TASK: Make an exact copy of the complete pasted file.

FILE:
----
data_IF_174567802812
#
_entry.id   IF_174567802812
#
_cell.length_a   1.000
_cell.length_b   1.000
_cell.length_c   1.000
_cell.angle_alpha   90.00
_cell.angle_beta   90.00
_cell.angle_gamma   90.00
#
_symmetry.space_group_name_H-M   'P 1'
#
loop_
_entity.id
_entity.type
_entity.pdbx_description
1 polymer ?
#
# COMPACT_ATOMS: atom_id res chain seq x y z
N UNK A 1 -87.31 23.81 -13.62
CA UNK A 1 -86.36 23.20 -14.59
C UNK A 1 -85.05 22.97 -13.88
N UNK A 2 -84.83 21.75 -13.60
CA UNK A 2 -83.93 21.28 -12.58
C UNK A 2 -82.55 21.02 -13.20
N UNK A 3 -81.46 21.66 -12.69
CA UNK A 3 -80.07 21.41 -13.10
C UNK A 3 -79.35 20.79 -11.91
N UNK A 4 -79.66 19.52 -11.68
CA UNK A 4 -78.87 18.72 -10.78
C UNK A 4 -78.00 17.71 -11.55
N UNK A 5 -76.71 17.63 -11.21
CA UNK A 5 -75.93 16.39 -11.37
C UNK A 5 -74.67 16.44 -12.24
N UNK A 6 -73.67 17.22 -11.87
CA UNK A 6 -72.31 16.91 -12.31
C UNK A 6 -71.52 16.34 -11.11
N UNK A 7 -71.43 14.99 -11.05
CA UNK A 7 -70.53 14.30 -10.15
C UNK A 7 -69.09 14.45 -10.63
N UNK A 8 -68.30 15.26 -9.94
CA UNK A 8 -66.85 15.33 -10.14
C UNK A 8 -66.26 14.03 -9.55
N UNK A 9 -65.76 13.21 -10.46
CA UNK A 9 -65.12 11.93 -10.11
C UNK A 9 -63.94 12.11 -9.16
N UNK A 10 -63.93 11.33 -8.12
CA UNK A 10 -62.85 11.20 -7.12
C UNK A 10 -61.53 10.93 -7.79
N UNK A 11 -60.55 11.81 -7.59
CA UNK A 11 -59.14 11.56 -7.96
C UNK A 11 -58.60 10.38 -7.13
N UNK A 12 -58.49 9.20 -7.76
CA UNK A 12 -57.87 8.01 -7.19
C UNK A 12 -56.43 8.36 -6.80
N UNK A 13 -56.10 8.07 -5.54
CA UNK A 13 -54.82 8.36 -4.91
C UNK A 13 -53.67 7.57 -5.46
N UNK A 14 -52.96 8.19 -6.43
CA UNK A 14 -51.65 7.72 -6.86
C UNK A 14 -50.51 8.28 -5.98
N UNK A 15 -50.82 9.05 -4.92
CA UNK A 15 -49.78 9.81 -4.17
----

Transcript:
data_IF_174567802812
#
_entry.id   IF_174567802812
#
_cell.length_a   1.000
_cell.length_b   1.000
_cell.length_c   1.000
_cell.angle_alpha   90.00
_cell.angle_beta   90.00
_cell.angle_gamma   90.00
#
_symmetry.space_group_name_H-M   'P 1'
#
loop_
_entity.id
_entity.type
_entity.pdbx_description
1 polymer ?
#
# COMPACT_ATOMS: atom_id res chain seq x y z
N UNK A 1 -87.31 23.81 -13.62
CA UNK A 1 -86.36 23.20 -14.59
C UNK A 1 -85.05 22.97 -13.88
N UNK A 2 -84.83 21.75 -13.60
CA UNK A 2 -83.93 21.28 -12.58
C UNK A 2 -82.55 21.02 -13.20
N UNK A 3 -81.46 21.66 -12.69
CA UNK A 3 -80.07 21.41 -13.10
C UNK A 3 -79.35 20.79 -11.91
N UNK A 4 -79.66 19.52 -11.68
CA UNK A 4 -78.87 18.72 -10.78
C UNK A 4 -78.00 17.71 -11.55
N UNK A 5 -76.71 17.63 -11.21
CA UNK A 5 -75.93 16.39 -11.37
C UNK A 5 -74.67 16.44 -12.24
N UNK A 6 -73.67 17.22 -11.87
CA UNK A 6 -72.31 16.91 -12.31
C UNK A 6 -71.52 16.34 -11.11
N UNK A 7 -71.43 14.99 -11.05
CA UNK A 7 -70.53 14.30 -10.15
C UNK A 7 -69.09 14.45 -10.63
N UNK A 8 -68.30 15.26 -9.94
CA UNK A 8 -66.85 15.33 -10.14
C UNK A 8 -66.26 14.03 -9.55
N UNK A 9 -65.76 13.21 -10.46
CA UNK A 9 -65.12 11.93 -10.11
C UNK A 9 -63.94 12.11 -9.16
N UNK A 10 -63.93 11.33 -8.12
CA UNK A 10 -62.85 11.20 -7.12
C UNK A 10 -61.53 10.93 -7.79
N UNK A 11 -60.55 11.81 -7.59
CA UNK A 11 -59.14 11.56 -7.96
C UNK A 11 -58.60 10.38 -7.13
N UNK A 12 -58.49 9.20 -7.76
CA UNK A 12 -57.87 8.01 -7.19
C UNK A 12 -56.43 8.36 -6.80
N UNK A 13 -56.10 8.07 -5.54
CA UNK A 13 -54.82 8.36 -4.91
C UNK A 13 -53.67 7.57 -5.46
N UNK A 14 -52.96 8.19 -6.43
CA UNK A 14 -51.65 7.72 -6.86
C UNK A 14 -50.51 8.28 -5.98
N UNK A 15 -50.82 9.05 -4.92
CA UNK A 15 -49.78 9.81 -4.17